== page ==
Top 12 Scripture Texts: Number 11B
Galatians 5:22, 23
The fruit (flow, outcome, result) of the Holy Spirit in a person is a lot of things: love, joy, peace…and kindness (Galatians 5:22-23). If anyone calls himself or herself a follower of Jesus, we should see these qualities in that person’s life.
In the last posting I wrote about the meaning of kindness throughout the New Testament, and this time I will focus on the power behind kindness. Why are some people kind and others are not? What is it that produces kindness?
I struggle at times to be kind, but I am very grateful for three things: I usually am aware (after a while, at least) that I need to be kind in a given situation; I usually gain some recognition of what kindness calls for in that situation; I can usually stop unkindness at the thought level, before it comes out in words or actions. But, above all, I am grateful for the power of God’s Holy Spirit within me to produce the flow—the fruit—of divine life through me. I also insist that it is God who works in me to generate the three aspects of kindness mentioned above, as well as any kind thoughts, words or actions toward others.
I cannot claim any inherent goodness that somehow produces kindness. I really have a nasty, selfish streak in me that tends to jump on people (in my mind) that I don’t like—sometimes even with those I do like—and I consider myself superior to them. My biggest concern in this blog posting is to show that one’s ability to be kind does not come from a natural disposition or personality, but from the life of the Spirit in those who have been born of the Spirit and are seeking to be conformed to God’s image.
Where to Turn for Help
Over the years of my Christian life I have found that the book of Galatians contains some valuable teachings about the third person of the Trinity—the Holy Spirit. The Spirit is presented as the spiritual power within us who, after giving us a new birth (Gal. 4:6-7; John 3:1-8), produces the good things of God within us and through us (Gal.3:1-14; 5:1-26).
I often quote Galatians 5:22-23 to myself simply as “The fruit of the Spirit is….” But I also need to keep in mind the whole context of Galatians 5, and the whole book of Galatians. I recommend that you read the book, since I am able to give only a few of its thoughts in what follows.
There is something in human nature that resists the free grace of God. The message of God’s great favor to us in Christ, giving us eternal life beginning now, seems to be too easy. We are, instead, drawn to a religion of law. We need to feel that we are not so bad—that we have the goodness in us to keep a set of laws in order to live as decent persons and earn whatever salvation there may be after this life. Religions around the world teach their followers to say endless rounds of prayer beads, practice self-denial in extreme measures, repeat one’s mantra, and practice impossibly high standards of righteousness from within our own selves.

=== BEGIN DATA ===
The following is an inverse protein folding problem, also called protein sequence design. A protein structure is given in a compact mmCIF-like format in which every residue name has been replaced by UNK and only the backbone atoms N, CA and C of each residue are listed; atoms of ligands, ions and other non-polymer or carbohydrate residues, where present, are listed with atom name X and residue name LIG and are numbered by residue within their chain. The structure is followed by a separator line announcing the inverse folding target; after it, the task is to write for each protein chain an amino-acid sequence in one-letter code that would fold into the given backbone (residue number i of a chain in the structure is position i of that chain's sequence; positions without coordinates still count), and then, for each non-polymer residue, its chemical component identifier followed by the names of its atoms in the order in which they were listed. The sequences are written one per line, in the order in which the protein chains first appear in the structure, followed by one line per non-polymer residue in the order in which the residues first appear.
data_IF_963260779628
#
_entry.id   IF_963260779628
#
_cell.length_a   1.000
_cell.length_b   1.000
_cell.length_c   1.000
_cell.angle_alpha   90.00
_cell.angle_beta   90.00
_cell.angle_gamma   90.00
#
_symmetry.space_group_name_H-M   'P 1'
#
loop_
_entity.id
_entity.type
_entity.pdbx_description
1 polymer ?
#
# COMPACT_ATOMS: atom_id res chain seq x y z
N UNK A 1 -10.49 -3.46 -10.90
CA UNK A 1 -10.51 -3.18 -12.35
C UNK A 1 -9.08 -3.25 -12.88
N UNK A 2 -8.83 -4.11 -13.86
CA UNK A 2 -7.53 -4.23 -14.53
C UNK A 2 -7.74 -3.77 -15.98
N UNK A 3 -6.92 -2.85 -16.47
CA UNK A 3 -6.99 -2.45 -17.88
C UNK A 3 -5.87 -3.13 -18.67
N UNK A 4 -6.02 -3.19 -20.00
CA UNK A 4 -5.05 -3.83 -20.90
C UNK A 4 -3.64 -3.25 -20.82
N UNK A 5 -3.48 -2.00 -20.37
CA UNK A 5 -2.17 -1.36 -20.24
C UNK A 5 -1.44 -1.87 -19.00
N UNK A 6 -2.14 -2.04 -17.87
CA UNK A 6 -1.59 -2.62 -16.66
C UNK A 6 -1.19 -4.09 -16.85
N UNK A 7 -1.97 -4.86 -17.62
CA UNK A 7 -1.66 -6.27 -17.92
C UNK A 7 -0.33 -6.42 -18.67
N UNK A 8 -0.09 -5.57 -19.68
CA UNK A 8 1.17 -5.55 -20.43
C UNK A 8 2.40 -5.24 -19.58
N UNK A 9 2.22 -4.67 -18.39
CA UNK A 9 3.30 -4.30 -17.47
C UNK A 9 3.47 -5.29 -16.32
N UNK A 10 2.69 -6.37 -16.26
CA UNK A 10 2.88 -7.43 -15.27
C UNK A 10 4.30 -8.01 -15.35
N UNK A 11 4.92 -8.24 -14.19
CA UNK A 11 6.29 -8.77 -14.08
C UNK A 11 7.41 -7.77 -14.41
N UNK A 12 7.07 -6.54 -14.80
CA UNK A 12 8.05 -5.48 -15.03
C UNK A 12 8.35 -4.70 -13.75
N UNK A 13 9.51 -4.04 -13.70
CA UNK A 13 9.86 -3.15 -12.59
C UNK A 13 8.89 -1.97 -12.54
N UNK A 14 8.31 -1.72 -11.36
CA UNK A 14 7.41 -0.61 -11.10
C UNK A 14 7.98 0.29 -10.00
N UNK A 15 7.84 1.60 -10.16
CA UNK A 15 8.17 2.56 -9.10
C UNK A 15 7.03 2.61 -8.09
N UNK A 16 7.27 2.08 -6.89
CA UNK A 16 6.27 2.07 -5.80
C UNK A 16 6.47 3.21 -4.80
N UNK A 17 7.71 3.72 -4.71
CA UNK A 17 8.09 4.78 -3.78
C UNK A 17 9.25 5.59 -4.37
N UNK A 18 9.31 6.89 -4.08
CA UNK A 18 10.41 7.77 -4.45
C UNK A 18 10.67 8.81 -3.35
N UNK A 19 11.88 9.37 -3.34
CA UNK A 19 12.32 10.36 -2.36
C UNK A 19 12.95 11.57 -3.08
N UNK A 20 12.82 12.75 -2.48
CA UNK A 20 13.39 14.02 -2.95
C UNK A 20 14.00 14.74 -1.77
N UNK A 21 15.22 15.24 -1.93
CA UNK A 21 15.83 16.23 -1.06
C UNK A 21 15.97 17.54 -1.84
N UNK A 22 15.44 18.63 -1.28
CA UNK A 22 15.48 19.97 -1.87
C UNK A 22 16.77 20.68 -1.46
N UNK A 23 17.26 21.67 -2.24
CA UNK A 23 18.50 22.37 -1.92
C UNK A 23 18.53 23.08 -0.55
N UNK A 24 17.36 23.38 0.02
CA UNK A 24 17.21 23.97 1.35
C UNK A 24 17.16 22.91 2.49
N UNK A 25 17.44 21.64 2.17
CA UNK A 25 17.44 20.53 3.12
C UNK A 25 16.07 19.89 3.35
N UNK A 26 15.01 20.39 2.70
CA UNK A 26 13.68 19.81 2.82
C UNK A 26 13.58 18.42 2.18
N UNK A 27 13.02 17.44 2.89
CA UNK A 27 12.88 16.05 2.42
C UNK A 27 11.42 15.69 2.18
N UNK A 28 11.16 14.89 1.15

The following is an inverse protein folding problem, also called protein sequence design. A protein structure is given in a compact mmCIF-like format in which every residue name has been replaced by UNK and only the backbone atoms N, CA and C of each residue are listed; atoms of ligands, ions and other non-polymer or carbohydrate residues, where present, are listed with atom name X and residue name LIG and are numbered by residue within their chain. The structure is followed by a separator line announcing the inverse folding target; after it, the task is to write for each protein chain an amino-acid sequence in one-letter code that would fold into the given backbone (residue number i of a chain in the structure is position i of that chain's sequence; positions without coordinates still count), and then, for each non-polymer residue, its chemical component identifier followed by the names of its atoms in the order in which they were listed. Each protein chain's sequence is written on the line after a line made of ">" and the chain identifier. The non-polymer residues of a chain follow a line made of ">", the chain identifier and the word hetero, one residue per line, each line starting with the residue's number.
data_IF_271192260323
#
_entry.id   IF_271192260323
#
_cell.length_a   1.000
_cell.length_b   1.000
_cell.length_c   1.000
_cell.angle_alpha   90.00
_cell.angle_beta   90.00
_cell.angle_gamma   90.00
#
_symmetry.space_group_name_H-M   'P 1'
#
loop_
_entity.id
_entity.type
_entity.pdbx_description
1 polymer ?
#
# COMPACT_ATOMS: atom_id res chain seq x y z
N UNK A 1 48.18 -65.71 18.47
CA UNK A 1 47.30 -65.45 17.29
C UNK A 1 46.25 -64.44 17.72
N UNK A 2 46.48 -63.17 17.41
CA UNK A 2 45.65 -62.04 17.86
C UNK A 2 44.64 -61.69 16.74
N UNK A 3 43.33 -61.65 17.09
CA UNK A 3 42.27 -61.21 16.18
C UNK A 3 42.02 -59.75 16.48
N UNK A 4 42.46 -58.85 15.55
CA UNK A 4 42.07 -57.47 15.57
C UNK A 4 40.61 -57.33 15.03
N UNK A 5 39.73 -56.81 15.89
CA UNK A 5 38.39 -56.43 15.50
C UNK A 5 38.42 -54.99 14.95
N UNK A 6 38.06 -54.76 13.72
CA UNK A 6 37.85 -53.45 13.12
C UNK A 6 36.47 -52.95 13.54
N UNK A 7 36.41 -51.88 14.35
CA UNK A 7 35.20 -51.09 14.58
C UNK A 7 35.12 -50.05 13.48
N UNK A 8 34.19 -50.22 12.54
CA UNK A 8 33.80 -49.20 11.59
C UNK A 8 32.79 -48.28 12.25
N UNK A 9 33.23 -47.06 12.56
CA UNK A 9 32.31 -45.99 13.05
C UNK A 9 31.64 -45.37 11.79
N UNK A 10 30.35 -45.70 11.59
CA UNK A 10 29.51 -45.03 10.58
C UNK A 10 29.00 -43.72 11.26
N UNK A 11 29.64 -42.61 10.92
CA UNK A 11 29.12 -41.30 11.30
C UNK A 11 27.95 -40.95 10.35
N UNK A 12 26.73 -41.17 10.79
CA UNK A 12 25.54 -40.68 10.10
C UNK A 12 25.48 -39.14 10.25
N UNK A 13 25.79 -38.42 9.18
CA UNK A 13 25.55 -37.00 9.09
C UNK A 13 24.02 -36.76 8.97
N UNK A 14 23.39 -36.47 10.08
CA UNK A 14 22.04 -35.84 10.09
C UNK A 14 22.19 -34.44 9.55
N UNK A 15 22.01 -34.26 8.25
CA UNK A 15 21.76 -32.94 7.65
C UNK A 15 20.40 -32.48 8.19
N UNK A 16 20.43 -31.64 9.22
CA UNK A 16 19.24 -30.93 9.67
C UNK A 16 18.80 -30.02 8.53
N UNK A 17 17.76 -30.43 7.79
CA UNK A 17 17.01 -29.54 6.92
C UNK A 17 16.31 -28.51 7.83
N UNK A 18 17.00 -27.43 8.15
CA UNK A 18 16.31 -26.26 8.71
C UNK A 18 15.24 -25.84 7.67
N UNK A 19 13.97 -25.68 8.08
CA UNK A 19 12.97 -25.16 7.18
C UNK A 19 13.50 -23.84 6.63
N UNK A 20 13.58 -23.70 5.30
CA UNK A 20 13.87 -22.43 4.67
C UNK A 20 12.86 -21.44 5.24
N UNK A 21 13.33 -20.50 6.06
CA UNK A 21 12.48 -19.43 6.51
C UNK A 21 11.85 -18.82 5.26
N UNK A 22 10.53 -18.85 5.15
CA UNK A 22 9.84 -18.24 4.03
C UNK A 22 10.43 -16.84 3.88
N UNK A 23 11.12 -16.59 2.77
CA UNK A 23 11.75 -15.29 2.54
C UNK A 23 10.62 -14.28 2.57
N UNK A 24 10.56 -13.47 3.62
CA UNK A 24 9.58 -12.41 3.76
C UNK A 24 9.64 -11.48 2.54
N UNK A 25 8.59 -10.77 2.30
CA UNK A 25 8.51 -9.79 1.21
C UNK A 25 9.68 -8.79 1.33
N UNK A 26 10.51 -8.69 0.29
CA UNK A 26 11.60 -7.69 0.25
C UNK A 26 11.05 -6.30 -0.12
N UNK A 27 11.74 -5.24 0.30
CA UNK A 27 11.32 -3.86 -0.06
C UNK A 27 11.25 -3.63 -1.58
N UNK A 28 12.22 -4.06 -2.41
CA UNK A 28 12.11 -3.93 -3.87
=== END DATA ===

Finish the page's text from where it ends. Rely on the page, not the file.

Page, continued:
The New Testament, however, taken as a whole, teaches that people in themselves are sinful…and lost. We need to be “born-again” according to Jesus (John 3). We are then dead to the law. Paul said: “I have been put to death with Christ on his cross, so that it is no longer I who live, but it is Christ who lives in me. This life that I live now, I live by faith in the Son of God, who loved me and gave his life for me. I refuse to reject the grace of God. But if a person is put right with God through the Law, it means that Christ died for nothing” (Gal. 2:19-21, Today’s English Version).
The Spirit’s Action First
It is impossible to follow a system of law perfectly. And, while some non-Christians are very kind people, they must continue to try and find resources within themselves to live this way consistently. I am very thankful for the Spirit of Christ within, developing a life of kindness in and through me. Yes, I must respond to the Spirit’s leading in specific situations, but I am aware of God’s prior work in me. Two passages in Galatians 5 show this balance. In verse 16 we read: “What I say is this: let the Spirit direct your lives, and you will not satisfy the desires of the human nature.” Then, according to verses 25-26, “The Spirit has given us life; he must also control our lives. We must not be proud or irritate one another or be jealous of one another” (Today’s English Version). God’s Spirit within us produces the motivation and the strength, and then we are to do—or not do—those things that correspond to kind living.
It is not a matter of one’s personality, but of one’s relationship with a Person. The Spirit changes even the nastiest, crudest and most self-centered people into truly kind men and women, boys and girls. Never excuse your harsh, abrasive manner by saying that it is just your personality, or that your family line are all that way, or that “no one is perfect.” Yes, God’s standards are high, because he is a holy God, but he never asks us to do what he does not give us the power to do (Philippians 4:13).
Next time I intend to be more personal and more specific on how to become kind and how to show kindness.